Consider these exercises for chronic musculoskeletal conditions: Exercise interventions reduce pain and improve function in knee/hip OA, chronic low back pain, shoulder pain, Achilles tendinopathy, and lateral epicondylitis.
As is true of many therapeutic modalities, exercise must be tailored to the condition and to a patient's preferences to optimize its benefits. In this review, we describe exercise regimens well suited for common musculoskeletal conditions, examine the effectiveness of exercise in each condition, and provide examples for use in treating patients.
Osteoarthritis of the hip and knee
Osteoarthritis (OA), one of the most common chronic joint diseases, erodes the articular cartilage and subchondral bone of a synovial joint, eventually leading to joint failure. Pain and diminished muscle strength restrict physical activity and can lead to decreased fitness and impaired muscle function. Exercise helps reduce pain and improve muscle function and quality of life in patients with hip or knee OA regardless of age, disease severity, or level of pain and dysfunction. (2)
* Knee exercises. Activities suitable for patients with OA include muscle strengthening, aerobic conditioning, and range-of-motion (ROM) exercises. (4-6) A 2015 Cochrane review of OA of the knee showed that exercise reduced pain and improved physical function and quality of life in patients who completed a treatment program, and that pain relief persisted up to 6 months after intervention. (5)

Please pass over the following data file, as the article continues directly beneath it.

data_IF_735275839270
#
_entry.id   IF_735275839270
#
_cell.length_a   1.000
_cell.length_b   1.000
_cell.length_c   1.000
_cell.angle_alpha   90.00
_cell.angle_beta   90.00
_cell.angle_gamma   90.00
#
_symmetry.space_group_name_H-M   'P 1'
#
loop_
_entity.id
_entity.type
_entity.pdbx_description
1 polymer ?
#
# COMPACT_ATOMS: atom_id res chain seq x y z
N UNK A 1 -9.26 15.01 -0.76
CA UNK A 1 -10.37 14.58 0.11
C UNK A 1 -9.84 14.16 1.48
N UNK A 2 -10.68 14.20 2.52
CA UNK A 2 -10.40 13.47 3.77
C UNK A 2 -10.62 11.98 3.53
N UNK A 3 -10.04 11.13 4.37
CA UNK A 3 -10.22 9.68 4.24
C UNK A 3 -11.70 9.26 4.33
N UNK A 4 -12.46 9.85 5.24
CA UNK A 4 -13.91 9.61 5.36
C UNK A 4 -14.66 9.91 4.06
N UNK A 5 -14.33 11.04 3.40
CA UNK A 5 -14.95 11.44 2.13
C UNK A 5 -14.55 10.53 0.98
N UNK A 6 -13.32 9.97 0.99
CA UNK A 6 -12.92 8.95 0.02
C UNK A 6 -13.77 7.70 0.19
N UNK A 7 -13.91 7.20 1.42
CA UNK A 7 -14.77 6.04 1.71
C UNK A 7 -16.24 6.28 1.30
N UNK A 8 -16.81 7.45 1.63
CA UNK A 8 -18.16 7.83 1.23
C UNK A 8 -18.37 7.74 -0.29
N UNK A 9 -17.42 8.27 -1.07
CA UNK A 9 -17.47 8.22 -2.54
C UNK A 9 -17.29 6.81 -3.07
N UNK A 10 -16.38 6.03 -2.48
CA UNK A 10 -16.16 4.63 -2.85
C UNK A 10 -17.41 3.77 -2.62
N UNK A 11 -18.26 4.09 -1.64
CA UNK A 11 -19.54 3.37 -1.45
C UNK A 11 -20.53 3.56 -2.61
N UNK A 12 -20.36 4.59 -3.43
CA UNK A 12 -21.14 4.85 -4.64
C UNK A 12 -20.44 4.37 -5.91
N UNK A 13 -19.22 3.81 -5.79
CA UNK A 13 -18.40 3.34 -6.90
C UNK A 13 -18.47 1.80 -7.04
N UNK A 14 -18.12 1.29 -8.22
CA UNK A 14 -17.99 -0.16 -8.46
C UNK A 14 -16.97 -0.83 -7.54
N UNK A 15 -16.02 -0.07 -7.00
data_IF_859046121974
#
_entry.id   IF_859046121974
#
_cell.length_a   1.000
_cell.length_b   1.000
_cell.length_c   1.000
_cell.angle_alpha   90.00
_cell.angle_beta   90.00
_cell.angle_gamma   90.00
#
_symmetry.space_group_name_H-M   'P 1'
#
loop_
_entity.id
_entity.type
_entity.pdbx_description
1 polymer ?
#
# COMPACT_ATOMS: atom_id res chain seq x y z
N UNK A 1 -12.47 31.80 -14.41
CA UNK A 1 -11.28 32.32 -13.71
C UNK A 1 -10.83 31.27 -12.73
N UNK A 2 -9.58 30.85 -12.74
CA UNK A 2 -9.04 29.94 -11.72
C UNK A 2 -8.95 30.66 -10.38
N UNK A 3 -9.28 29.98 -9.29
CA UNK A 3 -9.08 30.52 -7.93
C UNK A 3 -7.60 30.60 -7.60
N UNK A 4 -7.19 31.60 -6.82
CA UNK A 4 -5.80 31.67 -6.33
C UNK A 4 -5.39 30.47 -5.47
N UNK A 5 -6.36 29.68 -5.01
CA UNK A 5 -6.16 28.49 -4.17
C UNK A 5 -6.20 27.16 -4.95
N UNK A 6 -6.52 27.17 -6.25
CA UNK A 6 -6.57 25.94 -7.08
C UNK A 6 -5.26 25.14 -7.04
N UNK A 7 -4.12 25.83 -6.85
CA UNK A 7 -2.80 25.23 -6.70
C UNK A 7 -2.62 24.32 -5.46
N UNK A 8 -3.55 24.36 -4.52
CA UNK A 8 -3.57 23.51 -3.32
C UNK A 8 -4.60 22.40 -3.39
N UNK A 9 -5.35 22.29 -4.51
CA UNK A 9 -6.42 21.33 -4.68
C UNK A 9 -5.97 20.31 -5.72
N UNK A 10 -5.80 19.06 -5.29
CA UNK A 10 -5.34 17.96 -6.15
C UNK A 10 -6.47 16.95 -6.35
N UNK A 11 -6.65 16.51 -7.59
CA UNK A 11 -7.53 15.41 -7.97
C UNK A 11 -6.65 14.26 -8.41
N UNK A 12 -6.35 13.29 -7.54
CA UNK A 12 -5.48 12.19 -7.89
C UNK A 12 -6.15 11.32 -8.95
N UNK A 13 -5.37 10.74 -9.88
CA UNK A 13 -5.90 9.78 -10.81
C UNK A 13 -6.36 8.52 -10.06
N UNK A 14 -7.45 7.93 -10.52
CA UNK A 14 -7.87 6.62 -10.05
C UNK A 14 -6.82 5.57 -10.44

When designing an exercise prescription for patients with knee OA, consider quadriceps strengthening with an initial period of supervision, which may provide greater pain relief than nonspecific, unsupervised lower limb exercises. (4) Enhanced strength of the lower limb may lessen force through the knee, thereby decreasing pain and improving overall physical function. (7) Simple, teachable exercises include squats, step-ups, knee extension/flexion while sitting in a chair, and hip abduction/adduction while standing or lying down. Elastic bands, dumbbells, or cuff weights may be used to increase resistance.
* Hip exercises. Exercise can significantly reduce pain and improve function for up to 6 months for patients with mild-to-moderate symptomatic hip OA. (6) Types of exercise for hip OA include strength training of hip and core muscles, functional exercises that imitate movements in daily activities, and flexibility training. These exercises help reduce pain and increase ROM. Exercise should include resistance training and should not exceed the limit for acceptable pain. (8)
Aquatic therapy is also appropriate for exercise and strength training and can decrease pain and disability and improve quality of life. (9) Supervised physical therapy, including strength training, manual therapy, and balance training, are important for reducing pain and improving function. Physical therapy can also enhance adherence to a prescribed exercise program. (10)